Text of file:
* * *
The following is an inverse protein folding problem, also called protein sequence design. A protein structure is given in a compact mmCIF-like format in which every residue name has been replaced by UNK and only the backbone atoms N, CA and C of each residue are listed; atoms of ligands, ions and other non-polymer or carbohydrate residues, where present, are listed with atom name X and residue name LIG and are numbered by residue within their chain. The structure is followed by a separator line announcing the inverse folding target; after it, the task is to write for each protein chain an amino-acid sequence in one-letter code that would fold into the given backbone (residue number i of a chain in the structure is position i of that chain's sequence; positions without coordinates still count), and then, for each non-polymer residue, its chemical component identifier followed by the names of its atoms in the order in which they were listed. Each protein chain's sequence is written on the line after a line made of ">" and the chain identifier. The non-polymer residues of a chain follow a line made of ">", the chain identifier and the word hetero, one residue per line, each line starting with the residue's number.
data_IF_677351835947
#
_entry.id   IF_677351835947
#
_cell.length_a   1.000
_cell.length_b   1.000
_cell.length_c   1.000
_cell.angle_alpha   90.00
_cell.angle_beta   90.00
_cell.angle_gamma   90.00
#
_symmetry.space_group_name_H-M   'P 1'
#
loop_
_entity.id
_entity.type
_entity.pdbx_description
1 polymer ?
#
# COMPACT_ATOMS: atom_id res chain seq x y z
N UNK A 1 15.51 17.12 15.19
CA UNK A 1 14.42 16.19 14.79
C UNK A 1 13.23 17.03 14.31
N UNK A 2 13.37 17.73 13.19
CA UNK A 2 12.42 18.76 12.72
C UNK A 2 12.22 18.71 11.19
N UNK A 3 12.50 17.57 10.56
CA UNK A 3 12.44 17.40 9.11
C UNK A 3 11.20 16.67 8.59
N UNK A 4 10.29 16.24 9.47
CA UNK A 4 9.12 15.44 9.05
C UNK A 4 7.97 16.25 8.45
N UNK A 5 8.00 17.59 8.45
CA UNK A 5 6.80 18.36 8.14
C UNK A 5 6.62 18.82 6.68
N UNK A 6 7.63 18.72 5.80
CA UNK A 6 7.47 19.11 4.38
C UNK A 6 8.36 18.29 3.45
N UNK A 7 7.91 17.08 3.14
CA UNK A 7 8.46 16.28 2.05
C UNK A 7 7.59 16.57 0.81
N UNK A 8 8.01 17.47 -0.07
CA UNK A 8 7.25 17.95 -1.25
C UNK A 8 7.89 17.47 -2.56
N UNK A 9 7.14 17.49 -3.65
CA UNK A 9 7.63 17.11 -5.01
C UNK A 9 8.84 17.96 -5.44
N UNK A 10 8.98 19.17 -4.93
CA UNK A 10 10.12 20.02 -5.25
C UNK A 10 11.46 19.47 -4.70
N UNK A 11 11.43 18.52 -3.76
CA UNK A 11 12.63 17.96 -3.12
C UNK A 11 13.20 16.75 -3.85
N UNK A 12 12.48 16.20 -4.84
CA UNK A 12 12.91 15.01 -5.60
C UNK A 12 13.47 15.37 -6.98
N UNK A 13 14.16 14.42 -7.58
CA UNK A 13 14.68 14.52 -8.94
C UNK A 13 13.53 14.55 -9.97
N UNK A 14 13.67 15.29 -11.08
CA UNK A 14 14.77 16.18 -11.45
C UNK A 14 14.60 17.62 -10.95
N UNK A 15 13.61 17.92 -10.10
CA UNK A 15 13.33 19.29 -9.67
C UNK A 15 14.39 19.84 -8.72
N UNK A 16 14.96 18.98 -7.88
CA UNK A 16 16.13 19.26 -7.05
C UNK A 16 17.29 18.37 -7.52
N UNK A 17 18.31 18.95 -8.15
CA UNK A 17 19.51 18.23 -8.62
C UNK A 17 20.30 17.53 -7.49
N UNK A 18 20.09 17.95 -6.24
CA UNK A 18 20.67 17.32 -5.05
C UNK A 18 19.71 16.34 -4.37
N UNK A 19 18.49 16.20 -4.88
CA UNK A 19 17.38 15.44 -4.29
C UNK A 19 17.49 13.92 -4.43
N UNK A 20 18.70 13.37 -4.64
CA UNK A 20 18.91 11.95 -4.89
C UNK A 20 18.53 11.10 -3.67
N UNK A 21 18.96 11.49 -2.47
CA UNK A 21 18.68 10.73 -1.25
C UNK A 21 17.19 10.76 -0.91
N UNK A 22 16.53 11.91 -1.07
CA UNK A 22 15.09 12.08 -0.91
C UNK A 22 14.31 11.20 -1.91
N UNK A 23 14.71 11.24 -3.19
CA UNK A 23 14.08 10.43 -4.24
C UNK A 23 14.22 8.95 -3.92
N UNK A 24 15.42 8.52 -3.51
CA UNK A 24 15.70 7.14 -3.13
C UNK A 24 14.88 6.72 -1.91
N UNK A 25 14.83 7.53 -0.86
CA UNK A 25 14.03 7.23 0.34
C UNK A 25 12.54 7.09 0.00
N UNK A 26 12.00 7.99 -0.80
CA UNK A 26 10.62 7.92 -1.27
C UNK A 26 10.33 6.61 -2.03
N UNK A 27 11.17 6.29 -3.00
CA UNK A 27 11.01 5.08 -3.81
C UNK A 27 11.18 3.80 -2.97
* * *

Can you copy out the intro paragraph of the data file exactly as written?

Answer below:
The following is an inverse protein folding problem, also called protein sequence design. A protein structure is given in a compact mmCIF-like format in which every residue name has been replaced by UNK and only the backbone atoms N, CA and C of each residue are listed; atoms of ligands, ions and other non-polymer or carbohydrate residues, where present, are listed with atom name X and residue name LIG and are numbered by residue within their chain. The structure is followed by a separator line announcing the inverse folding target; after it, the task is to write for each protein chain an amino-acid sequence in one-letter code that would fold into the given backbone (residue number i of a chain in the structure is position i of that chain's sequence; positions without coordinates still count), and then, for each non-polymer residue, its chemical component identifier followed by the names of its atoms in the order in which they were listed. Each protein chain's sequence is written on the line after a line made of ">" and the chain identifier. The non-polymer residues of a chain follow a line made of ">", the chain identifier and the word hetero, one residue per line, each line starting with the residue's number.